Last night I had a conversation with a friend, in which the topic of children’s masturbation habits came up (of course). He suggested, by way of a friend’s education, that when little girls masturbate openly it’s a sign of sexual abuse. His friend is apparently a psychologist. In my time of reading about all kinds of fucked up ways to deny female sexuality I have never learned this theory. I mentioned it to another friend who was familiar with the theory. She responded, on point, “it’s because they believe that girls can only know about their sexuality if someone shows them.” Immediately I remembered this word: androcentrism. The theory that sex is about male pleasure exclusively. A theory heavily implied in psychoanalysis. I decided to dig up my thesis from college on rape fantasies. I made some botched attempts to re-present this chapter on Androcentrism as it relates to the theory of female sexuality throughout history. Poorly written, but hey, I was 22. There are some fun facts to enjoy!
An androcentric model for sex, as eloquently paraphrased by Terri Kapsalis, starts with penetration and ends in male ejaculation. Essentially, androcentric sex involves male pleasure and disregards female pleasure. This model was used to analyze sexuality by the fathers of psychoanalysis, Sigmund Freud and Jacques Lacan. This antiquated way of looking at sex still plagues current representations of female sexuality.
To begin, it is important to recognize crucial moments in history where female sexuality was shamed, punished or blatantly denied. Both Anne McClintock and Rachel P. Maines develop some scathing criticisms of Lacan and Freud in particular. I will begin with Maines in order to offer a historical perspective of female sexuality as it relates to hysteria. Followed by an analysis of McClintock’s book Imperial Leather as her analysis of female sexuality, SM and fetishes illuminates the possibility and the importance of female sexual expression.
Hysteria, a fabricated disease used by physicians most popularly in the Victorian era, was used to control women who rebelled against the expectations of marriage and motherhood. Hysteria described anything from physical ailments to mental instability and insanity; a majority of hysterics were given the rest cure and/or the controversial orgasm performed by a midwife or physician. In the historical analysis of hysteria, female sexuality was at different times described as an issue of both hyper-sexuality and “frigidity” in women.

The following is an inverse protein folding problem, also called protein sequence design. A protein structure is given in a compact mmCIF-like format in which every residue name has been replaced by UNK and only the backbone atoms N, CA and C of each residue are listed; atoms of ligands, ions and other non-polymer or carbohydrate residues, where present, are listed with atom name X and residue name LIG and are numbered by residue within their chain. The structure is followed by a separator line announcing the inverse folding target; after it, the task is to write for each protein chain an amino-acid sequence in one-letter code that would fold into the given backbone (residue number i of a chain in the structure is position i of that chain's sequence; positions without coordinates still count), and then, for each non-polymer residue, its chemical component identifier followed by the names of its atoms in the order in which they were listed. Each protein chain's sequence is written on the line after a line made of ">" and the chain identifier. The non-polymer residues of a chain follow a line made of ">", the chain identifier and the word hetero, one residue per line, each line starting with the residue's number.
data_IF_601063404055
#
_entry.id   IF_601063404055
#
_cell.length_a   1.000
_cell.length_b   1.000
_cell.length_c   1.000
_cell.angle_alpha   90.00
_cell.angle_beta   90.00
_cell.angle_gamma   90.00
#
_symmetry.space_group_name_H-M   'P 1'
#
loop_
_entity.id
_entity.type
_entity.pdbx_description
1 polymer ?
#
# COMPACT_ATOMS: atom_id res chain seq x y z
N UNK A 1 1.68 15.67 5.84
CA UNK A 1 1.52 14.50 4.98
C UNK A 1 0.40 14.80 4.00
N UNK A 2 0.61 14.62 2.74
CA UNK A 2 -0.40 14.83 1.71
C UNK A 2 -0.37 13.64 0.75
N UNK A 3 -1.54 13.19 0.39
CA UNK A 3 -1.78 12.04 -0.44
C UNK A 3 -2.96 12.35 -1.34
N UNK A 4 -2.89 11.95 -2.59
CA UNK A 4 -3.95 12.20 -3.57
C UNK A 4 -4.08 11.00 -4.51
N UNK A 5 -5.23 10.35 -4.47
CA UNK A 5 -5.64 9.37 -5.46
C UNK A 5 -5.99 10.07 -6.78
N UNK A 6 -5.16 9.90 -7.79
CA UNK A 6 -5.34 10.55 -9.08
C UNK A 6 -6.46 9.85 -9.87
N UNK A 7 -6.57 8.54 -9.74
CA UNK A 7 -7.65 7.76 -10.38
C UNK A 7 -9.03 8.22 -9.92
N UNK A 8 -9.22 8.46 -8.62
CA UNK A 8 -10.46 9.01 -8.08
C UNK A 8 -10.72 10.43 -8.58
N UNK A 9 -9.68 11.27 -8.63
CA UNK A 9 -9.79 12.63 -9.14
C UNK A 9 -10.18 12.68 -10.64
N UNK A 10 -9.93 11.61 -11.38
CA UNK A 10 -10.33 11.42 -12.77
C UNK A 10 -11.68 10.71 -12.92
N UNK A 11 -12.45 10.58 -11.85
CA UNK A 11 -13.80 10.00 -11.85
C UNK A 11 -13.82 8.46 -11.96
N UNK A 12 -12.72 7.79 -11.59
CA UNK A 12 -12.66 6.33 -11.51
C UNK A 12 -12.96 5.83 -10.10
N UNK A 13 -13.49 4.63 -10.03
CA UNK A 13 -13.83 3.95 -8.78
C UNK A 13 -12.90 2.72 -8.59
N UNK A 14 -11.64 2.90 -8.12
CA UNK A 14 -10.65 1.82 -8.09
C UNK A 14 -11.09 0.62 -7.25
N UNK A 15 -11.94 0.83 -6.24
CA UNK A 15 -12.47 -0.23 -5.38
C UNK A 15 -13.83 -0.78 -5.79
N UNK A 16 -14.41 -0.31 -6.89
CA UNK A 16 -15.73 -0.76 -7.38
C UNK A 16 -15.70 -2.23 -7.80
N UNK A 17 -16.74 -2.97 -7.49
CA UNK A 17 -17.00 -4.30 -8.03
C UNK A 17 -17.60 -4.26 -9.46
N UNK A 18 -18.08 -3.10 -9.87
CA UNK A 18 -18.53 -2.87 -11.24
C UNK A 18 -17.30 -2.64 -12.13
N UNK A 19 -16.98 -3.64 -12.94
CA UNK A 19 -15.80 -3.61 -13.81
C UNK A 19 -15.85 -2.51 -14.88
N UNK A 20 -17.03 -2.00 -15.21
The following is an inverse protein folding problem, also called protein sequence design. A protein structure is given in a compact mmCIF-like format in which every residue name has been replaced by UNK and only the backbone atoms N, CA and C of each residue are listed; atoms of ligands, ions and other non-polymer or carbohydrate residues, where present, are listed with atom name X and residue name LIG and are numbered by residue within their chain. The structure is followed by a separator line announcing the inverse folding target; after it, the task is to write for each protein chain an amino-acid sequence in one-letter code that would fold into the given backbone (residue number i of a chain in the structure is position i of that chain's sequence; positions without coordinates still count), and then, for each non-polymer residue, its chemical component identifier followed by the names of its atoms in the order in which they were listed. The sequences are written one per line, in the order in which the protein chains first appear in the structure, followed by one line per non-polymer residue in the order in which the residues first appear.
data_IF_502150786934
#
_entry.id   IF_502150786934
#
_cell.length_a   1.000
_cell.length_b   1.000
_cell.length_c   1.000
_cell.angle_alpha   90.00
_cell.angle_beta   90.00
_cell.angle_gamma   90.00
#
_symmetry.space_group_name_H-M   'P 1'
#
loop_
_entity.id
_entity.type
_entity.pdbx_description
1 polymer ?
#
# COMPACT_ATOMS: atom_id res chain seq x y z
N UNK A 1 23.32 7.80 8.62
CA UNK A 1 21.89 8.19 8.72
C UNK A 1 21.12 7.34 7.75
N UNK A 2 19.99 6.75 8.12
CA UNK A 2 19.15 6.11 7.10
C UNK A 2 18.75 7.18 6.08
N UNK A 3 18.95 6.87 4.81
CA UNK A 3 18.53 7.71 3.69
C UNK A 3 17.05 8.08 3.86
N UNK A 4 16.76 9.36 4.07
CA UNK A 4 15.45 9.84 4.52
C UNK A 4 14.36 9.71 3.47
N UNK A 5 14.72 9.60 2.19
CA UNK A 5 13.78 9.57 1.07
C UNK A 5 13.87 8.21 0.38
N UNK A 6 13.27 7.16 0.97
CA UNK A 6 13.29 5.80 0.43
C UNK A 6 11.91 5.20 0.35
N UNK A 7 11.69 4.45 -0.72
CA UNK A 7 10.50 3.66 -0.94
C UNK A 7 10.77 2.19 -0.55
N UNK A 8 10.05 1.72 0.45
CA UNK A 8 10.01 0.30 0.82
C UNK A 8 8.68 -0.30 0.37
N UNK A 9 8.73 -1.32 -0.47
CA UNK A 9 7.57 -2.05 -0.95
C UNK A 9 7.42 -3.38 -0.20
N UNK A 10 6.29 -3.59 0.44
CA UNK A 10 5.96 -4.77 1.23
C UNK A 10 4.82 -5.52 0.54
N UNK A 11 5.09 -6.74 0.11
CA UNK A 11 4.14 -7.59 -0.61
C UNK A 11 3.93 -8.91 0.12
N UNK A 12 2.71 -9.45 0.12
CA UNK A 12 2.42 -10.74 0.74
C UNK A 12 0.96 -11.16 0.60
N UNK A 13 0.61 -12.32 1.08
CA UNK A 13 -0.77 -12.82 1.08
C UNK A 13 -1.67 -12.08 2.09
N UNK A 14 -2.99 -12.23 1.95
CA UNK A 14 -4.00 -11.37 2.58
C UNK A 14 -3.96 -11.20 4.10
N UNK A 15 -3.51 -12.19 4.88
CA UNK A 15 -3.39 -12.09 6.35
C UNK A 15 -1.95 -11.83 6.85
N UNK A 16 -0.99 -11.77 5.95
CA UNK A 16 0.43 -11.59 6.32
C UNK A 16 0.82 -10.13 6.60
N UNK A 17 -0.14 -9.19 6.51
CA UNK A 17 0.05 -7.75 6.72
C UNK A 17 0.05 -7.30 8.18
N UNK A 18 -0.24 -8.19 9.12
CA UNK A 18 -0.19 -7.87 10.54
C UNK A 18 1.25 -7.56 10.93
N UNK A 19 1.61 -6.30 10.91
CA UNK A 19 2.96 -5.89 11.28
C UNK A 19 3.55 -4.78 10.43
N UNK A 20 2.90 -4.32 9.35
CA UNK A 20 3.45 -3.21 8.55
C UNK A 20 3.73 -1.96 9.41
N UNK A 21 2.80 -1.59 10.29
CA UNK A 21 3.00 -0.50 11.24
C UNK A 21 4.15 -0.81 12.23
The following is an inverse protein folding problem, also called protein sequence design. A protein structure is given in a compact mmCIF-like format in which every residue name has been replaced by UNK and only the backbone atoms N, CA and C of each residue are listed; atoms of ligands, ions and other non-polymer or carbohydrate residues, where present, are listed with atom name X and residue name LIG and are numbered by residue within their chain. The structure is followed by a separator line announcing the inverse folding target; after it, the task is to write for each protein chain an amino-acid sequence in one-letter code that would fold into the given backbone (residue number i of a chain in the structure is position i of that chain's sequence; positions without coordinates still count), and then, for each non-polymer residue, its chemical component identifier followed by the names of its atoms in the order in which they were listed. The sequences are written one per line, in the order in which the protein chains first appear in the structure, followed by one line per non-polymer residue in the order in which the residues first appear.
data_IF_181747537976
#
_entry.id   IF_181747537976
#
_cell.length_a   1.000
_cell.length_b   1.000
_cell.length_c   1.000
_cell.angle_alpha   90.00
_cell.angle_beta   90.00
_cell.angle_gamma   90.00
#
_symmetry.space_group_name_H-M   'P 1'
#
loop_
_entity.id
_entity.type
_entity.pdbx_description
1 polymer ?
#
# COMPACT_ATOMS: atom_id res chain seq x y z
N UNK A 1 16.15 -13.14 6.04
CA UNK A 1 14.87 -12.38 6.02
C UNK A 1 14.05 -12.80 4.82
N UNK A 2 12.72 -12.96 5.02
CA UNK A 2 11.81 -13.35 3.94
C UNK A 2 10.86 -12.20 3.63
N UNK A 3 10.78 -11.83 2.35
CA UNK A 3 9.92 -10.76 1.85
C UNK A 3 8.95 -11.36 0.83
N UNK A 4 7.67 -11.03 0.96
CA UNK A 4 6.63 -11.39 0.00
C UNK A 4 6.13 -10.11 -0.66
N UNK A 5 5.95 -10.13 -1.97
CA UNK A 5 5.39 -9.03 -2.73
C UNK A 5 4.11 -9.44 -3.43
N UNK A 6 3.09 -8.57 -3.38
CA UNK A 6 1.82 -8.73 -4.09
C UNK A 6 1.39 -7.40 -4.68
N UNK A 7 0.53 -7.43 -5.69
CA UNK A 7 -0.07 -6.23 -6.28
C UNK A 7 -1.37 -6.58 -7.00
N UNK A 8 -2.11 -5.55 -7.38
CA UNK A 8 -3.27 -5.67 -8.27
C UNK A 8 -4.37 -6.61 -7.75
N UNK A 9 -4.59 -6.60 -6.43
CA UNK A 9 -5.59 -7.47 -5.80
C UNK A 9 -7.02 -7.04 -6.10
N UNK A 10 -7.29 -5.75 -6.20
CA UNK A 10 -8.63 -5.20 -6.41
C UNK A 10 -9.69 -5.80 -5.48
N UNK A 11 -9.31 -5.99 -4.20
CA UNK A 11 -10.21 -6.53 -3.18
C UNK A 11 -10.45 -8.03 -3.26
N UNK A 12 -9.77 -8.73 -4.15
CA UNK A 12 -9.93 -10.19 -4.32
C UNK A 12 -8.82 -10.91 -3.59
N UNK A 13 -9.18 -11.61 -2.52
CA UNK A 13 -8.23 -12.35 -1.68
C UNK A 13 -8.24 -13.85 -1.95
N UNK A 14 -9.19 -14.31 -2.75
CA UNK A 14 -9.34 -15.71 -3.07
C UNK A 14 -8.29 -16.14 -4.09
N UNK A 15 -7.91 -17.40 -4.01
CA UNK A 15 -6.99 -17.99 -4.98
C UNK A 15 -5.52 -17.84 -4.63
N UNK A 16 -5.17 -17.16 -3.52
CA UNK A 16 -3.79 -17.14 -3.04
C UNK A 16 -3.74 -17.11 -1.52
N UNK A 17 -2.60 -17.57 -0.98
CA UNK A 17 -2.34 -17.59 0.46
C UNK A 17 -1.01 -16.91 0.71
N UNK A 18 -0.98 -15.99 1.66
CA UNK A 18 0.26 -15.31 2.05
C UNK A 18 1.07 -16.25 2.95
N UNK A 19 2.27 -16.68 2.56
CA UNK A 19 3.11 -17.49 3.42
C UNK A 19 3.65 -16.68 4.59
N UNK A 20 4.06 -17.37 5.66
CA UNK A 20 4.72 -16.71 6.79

Maines writes of female sexuality and the orgasm as it relates to hysteria throughout history in her book The Technology of the Orgasm, ‘Hysteria’ the Vibrator, and Women’s Sexual Satisfaction. She notes several moments throughout history where the female orgasm and female ejaculation are confirmed. The actual historical and medical evidence that proves the female orgasm to exist shows the intentional ignorance of the physicians who chose to deny it.
Contrary to more recent beliefs and disagreements about female sexuality, female ejaculation was actually documented in medieval times and since then has gone from myth to reality and back again. In fact, it was also believed at times that women could release their “evilness” through ejaculation. Additionally, Giovanni Matteo Ferrari da Gradi (d. 1472) noted that women could enjoy sex and described the female orgasm as a mix of pain and pleasure. In 1660 Nathaniel Highmore recognized and labeled the orgasm a “hysterical paroxysm,” which was a symptom of hysteria. Over time his account was lost or ignored by future hysteria physicians who went on to deny the female orgasm, or separate it from sex. Although cures for hysteria in the Middle Ages prescribed sex and orgasm, later treatments suggested penetration exclusively and condemned masturbation, thus reinforcing the androcentric sex model.